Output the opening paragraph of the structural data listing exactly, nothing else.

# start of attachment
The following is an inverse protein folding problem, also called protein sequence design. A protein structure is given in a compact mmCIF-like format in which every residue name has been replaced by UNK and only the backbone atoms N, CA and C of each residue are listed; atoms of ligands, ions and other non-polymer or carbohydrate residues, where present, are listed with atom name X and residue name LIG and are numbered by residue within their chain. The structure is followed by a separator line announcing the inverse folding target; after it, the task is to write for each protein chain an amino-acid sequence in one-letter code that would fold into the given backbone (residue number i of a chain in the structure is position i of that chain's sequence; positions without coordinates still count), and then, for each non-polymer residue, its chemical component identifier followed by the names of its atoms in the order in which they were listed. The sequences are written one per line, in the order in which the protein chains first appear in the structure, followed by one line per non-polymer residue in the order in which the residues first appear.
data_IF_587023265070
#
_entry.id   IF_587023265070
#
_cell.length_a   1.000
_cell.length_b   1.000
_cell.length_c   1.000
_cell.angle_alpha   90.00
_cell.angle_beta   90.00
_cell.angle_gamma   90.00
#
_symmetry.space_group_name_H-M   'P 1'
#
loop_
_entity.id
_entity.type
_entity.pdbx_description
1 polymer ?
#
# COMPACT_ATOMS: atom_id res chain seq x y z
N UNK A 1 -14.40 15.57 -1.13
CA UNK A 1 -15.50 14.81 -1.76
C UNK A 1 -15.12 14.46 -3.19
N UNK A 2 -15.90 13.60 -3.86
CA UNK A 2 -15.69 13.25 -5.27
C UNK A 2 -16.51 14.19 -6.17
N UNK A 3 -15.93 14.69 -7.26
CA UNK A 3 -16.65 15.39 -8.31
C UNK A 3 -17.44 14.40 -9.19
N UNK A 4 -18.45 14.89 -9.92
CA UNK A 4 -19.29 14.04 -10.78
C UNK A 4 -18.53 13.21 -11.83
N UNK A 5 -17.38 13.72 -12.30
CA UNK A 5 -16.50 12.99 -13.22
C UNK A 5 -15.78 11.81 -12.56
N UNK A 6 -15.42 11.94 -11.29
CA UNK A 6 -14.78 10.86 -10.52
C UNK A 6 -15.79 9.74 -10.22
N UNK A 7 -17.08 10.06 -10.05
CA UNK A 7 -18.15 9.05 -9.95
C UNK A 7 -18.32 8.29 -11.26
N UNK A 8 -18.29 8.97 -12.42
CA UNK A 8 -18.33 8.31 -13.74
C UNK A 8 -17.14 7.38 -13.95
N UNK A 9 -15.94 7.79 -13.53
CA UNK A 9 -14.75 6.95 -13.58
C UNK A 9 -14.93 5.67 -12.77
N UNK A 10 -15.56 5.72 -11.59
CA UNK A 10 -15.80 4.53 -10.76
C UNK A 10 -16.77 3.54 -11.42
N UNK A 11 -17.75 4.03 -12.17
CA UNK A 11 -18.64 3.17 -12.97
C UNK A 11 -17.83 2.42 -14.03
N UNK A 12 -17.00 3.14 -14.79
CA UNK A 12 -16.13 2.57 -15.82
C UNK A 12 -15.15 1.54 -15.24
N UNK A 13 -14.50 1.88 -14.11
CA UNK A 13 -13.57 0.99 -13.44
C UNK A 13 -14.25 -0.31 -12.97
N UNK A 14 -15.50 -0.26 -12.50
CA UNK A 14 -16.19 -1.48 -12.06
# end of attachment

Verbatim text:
The following is an inverse protein folding problem, also called protein sequence design. A protein structure is given in a compact mmCIF-like format in which every residue name has been replaced by UNK and only the backbone atoms N, CA and C of each residue are listed; atoms of ligands, ions and other non-polymer or carbohydrate residues, where present, are listed with atom name X and residue name LIG and are numbered by residue within their chain. The structure is followed by a separator line announcing the inverse folding target; after it, the task is to write for each protein chain an amino-acid sequence in one-letter code that would fold into the given backbone (residue number i of a chain in the structure is position i of that chain's sequence; positions without coordinates still count), and then, for each non-polymer residue, its chemical component identifier followed by the names of its atoms in the order in which they were listed. The sequences are written one per line, in the order in which the protein chains first appear in the structure, followed by one line per non-polymer residue in the order in which the residues first appear.